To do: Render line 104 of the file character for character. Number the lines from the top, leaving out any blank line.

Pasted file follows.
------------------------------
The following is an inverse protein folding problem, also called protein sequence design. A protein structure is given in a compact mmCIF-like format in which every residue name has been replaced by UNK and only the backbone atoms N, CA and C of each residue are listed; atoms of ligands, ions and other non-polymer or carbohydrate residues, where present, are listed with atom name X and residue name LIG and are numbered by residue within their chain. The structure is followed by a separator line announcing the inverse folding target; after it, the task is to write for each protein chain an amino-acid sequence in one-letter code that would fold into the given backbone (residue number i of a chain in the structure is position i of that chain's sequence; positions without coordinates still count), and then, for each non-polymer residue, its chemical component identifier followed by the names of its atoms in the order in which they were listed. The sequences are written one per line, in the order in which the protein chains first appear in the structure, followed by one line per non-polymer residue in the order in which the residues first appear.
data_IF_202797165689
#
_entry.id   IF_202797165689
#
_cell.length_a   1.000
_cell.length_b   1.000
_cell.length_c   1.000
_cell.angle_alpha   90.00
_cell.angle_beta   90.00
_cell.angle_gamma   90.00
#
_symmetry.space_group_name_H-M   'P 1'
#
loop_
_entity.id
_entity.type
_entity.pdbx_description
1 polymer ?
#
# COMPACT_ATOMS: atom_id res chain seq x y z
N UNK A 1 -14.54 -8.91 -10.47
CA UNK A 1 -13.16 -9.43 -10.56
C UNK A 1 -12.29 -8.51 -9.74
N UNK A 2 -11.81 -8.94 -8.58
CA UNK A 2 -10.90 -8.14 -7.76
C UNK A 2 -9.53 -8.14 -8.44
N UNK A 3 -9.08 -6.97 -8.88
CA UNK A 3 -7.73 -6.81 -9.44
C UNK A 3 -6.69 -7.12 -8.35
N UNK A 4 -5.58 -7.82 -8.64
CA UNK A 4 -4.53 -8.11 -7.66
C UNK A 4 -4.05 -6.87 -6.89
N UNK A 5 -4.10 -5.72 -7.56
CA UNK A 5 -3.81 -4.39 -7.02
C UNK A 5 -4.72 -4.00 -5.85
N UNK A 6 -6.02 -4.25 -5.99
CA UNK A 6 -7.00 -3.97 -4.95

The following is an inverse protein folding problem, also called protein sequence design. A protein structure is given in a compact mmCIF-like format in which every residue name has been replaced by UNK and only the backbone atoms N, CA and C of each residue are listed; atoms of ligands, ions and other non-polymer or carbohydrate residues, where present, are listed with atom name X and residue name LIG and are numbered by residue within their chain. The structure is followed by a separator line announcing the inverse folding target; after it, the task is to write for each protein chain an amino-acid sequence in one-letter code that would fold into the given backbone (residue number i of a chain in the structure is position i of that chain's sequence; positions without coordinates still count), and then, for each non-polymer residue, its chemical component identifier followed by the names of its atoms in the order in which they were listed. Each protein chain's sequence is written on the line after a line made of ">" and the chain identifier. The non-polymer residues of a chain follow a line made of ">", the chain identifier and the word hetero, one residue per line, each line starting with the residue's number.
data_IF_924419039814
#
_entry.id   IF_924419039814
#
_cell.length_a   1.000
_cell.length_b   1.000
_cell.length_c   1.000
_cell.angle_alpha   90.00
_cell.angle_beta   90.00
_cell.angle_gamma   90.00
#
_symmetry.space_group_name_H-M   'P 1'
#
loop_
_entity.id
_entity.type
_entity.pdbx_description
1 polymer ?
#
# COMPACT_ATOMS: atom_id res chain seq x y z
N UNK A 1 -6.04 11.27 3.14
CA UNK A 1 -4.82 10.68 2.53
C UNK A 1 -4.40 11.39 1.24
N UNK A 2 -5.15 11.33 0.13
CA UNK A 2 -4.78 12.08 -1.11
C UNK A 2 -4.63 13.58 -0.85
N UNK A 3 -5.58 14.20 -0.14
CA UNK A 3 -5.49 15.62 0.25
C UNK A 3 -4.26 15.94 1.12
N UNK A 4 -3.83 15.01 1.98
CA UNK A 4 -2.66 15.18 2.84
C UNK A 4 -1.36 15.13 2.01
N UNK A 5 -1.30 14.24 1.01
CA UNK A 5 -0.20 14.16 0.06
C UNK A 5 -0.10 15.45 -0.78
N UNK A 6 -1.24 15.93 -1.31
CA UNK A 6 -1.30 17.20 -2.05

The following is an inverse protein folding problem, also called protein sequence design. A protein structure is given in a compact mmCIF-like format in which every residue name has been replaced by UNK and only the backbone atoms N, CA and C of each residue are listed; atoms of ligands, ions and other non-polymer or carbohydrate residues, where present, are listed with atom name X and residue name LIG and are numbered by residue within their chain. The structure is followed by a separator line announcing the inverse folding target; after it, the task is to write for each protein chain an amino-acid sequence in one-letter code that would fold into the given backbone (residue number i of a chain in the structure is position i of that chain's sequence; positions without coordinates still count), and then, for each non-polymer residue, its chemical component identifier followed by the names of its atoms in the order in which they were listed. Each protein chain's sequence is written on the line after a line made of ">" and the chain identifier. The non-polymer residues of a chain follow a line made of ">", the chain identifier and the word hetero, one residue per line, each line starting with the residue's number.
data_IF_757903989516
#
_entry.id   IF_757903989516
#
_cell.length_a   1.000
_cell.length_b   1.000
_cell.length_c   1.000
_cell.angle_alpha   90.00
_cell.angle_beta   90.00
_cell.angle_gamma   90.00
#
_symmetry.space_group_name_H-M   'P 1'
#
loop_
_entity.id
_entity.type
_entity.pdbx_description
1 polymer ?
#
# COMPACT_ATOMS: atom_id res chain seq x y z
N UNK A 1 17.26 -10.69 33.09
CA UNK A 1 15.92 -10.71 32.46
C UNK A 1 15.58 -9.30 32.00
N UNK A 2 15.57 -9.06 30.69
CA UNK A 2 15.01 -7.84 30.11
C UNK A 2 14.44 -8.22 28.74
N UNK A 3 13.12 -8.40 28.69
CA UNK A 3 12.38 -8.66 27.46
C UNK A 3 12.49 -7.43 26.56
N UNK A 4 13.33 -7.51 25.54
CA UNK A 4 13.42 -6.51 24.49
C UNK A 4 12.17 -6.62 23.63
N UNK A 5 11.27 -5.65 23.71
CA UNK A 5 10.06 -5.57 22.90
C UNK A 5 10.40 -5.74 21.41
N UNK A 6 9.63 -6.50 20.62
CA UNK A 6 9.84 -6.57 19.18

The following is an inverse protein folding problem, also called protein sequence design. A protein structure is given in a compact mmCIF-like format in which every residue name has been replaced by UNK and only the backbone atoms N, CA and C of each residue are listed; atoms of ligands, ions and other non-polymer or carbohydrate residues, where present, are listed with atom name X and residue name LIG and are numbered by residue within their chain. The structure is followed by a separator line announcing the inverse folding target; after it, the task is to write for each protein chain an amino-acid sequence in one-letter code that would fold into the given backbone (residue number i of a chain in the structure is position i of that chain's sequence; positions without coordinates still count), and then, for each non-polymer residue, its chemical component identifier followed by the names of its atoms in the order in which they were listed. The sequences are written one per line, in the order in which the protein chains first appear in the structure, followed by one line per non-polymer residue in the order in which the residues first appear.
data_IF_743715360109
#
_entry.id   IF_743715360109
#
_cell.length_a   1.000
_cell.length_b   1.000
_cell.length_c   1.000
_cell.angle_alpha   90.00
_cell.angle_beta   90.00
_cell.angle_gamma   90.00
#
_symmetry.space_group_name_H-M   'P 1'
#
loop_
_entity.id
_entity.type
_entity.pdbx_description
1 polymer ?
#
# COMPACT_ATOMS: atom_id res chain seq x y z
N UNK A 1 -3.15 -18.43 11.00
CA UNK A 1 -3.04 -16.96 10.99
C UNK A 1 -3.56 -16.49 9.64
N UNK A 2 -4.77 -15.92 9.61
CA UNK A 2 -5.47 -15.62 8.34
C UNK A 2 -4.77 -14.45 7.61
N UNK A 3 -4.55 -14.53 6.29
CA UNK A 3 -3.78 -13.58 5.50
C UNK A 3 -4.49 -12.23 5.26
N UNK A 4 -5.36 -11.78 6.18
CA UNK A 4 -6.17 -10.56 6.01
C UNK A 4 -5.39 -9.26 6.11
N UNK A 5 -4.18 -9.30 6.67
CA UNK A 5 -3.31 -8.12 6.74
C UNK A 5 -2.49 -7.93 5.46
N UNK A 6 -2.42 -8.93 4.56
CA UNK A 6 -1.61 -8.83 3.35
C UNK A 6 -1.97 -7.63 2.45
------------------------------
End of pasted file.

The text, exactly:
N UNK A 3 13.12 -8.40 28.69